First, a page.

According to the Electronic Privacy Information Center (http://www.epic.org), there have been over 250,000 NSL requests since 2002—to place this number in context, prior to the USA PATRIOT Act, there had been a cumulative total of 8,500 requests. Although numbers are down from the 2003-2006 time period, there were still 16,511 requests in 2011. In addition, 1,745 FISA applications were approved in 2011, none of which were rejected by authorizing authorities. This figure reflects a 10.5 percent increase in applications over the previous year. It is clear that both FISA and NSL orders will remain a part of the Justice Department’s toolkit for years to come, and imperative that we remain informed on these topics.


The best part? Because of "speculative fear mongering" by civil liberties groups and librarians’ associations in response to early abuse of the "library provision" in the Patriot Act, it was amended in 2009 (from http://www.ala.org/advocacy/advleg/federallegislation/theusapatriotact):

USA PATRIOT Amendments Act of 2009
On October 20, 2009, House Judiciary Committee Chairman John Conyers (D-MI) and Representatives Jerrold R. Nadler (D-NY) and Bobby Scott (D-VA) introduced the USA PATRIOT Amendments Act of 2009 (H.R.3845). The USA PATRIOT Amendments Act of 2009 includes several key reforms that restore important civil liberties without diminishing the government’s ability to conduct legitimate national security investigations. Chief among these are:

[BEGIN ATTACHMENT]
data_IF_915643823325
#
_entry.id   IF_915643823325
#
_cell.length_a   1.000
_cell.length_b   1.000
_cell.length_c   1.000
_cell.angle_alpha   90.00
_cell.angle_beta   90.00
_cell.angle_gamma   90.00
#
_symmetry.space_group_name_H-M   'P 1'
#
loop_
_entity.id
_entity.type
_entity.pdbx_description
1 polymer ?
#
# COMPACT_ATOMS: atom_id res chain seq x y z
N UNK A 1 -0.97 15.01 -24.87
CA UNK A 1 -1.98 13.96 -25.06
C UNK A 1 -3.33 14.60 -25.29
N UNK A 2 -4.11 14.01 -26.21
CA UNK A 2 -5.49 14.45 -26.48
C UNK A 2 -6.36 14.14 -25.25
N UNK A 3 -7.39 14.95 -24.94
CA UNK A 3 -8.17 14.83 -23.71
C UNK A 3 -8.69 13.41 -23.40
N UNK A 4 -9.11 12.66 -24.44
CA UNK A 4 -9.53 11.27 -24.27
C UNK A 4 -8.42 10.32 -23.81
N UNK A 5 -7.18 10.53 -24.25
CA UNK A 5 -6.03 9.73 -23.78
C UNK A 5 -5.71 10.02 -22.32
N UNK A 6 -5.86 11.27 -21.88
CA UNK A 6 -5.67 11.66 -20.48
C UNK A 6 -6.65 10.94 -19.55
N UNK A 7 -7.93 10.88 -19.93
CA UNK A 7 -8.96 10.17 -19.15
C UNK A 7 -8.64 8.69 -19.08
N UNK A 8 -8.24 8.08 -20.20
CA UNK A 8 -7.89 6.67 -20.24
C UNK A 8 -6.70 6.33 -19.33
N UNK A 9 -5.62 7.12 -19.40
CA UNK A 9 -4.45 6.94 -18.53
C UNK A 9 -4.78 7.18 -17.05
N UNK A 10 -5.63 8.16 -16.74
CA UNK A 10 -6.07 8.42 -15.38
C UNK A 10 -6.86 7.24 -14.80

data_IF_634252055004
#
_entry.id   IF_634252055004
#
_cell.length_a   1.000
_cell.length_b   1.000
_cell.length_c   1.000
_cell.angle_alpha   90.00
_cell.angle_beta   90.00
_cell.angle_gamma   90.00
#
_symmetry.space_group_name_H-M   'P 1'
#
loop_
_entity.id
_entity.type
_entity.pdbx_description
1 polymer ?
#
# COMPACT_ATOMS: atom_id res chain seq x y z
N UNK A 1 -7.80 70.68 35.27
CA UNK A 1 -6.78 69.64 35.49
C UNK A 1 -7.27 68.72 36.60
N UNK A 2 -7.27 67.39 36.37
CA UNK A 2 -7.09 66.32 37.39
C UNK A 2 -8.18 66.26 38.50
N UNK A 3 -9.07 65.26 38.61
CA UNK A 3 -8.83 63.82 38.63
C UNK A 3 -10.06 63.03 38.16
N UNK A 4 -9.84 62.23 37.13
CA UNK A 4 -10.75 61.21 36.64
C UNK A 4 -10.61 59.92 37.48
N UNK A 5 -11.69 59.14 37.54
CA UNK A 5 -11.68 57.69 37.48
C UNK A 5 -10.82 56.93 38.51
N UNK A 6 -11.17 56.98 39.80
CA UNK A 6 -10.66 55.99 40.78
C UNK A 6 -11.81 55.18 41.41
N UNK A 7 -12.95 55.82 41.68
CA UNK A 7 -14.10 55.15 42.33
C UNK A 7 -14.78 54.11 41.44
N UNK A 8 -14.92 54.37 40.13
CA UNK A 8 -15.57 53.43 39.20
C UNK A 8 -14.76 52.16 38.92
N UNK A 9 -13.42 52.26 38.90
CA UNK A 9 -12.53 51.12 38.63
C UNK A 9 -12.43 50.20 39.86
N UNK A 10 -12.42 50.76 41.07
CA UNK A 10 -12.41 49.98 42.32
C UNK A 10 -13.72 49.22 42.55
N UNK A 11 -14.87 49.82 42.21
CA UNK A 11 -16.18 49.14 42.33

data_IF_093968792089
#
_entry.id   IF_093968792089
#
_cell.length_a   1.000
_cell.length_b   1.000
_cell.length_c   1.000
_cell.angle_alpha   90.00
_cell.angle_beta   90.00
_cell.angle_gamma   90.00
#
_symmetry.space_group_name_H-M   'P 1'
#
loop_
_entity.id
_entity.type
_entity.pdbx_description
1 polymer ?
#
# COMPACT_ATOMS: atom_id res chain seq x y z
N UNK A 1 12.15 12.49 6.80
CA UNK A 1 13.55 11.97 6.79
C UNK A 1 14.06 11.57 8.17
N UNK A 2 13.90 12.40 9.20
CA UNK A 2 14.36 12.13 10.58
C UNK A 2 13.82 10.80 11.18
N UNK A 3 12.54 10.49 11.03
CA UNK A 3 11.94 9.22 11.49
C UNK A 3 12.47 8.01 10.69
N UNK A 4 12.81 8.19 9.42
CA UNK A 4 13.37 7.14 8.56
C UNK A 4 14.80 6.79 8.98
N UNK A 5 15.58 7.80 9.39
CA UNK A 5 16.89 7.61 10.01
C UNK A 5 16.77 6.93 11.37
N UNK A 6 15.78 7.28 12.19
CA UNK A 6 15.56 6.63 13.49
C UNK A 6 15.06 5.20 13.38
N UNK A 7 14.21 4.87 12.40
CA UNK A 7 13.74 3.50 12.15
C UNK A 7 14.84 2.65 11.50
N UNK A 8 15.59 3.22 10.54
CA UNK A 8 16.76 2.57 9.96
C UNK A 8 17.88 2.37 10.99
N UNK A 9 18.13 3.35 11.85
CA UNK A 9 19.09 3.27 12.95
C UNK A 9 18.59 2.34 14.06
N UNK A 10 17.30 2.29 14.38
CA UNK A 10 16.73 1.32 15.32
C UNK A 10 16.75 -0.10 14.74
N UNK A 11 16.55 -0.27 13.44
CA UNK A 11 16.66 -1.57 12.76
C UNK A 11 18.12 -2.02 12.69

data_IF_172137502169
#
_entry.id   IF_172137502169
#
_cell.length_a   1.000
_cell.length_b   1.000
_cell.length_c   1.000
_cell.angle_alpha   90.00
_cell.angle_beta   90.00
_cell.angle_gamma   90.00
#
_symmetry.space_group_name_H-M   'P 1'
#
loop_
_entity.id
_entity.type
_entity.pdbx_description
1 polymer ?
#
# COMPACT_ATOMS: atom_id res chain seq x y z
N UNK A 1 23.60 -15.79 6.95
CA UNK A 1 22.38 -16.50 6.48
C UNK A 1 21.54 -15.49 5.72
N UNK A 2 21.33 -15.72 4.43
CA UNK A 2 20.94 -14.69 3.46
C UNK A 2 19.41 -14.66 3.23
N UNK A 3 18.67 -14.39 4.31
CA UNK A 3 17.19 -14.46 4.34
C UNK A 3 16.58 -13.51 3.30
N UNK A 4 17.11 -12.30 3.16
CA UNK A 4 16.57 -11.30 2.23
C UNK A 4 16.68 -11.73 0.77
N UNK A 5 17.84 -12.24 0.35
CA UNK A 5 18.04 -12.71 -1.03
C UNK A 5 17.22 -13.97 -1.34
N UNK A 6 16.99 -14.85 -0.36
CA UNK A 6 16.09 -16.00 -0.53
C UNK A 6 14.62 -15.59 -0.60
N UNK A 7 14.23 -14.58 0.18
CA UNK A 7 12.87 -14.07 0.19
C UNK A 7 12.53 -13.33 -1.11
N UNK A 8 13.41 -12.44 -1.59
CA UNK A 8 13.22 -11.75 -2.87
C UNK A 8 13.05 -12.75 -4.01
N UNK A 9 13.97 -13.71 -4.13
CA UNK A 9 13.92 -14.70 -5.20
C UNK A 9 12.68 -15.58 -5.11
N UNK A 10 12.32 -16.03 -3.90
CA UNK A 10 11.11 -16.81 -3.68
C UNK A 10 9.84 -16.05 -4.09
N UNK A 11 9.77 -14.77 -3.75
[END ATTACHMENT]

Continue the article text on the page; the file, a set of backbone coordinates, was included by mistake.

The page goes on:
Prohibition of use of Section 215 orders to obtain personally identifiable information about patrons from libraries or booksellers;

Meaningful judicial review of Section 215 orders, NSLs, and the gag orders that prevent recipients from talking about these orders;

Rational limits on gag orders including limits on their duration once challenged;

Rational limits on the scope of NSLs so that they cannot be used unreasonably to gather information on innocent Americans;

Minimization procedures to insure that information obtained using these powers is destroyed once it is no longer relevant to
an ongoing investigation;

Yearly audits of the use of these powers and a new “sunset” that will give Congress an opportunity to consider further reform
based on those audits.

The House of Representatives Judiciary Committee’s passed H.R. 3845 on November 6, 2009.


The article in the OP suggests that metadata collection by the NSA uses an end-around these provisions. Hopefully there will be more "speculative fear mongering" about the NSA's data collection activities that forces Congress to further amend the Patriot Act to protect our privacy.

http://www.propublica.org/article/remember-when-the-patriot-act-debate-was-about-library-records

Kate Martin, director of the Center for National Security Studies, says that she has for years worried about bulk collection of metadata, but believed the government might be justifying it using other provisions in the Patriot Act.

“It was a really novel idea on the part of the government that they could use 215 to get bulk phone records,” she says.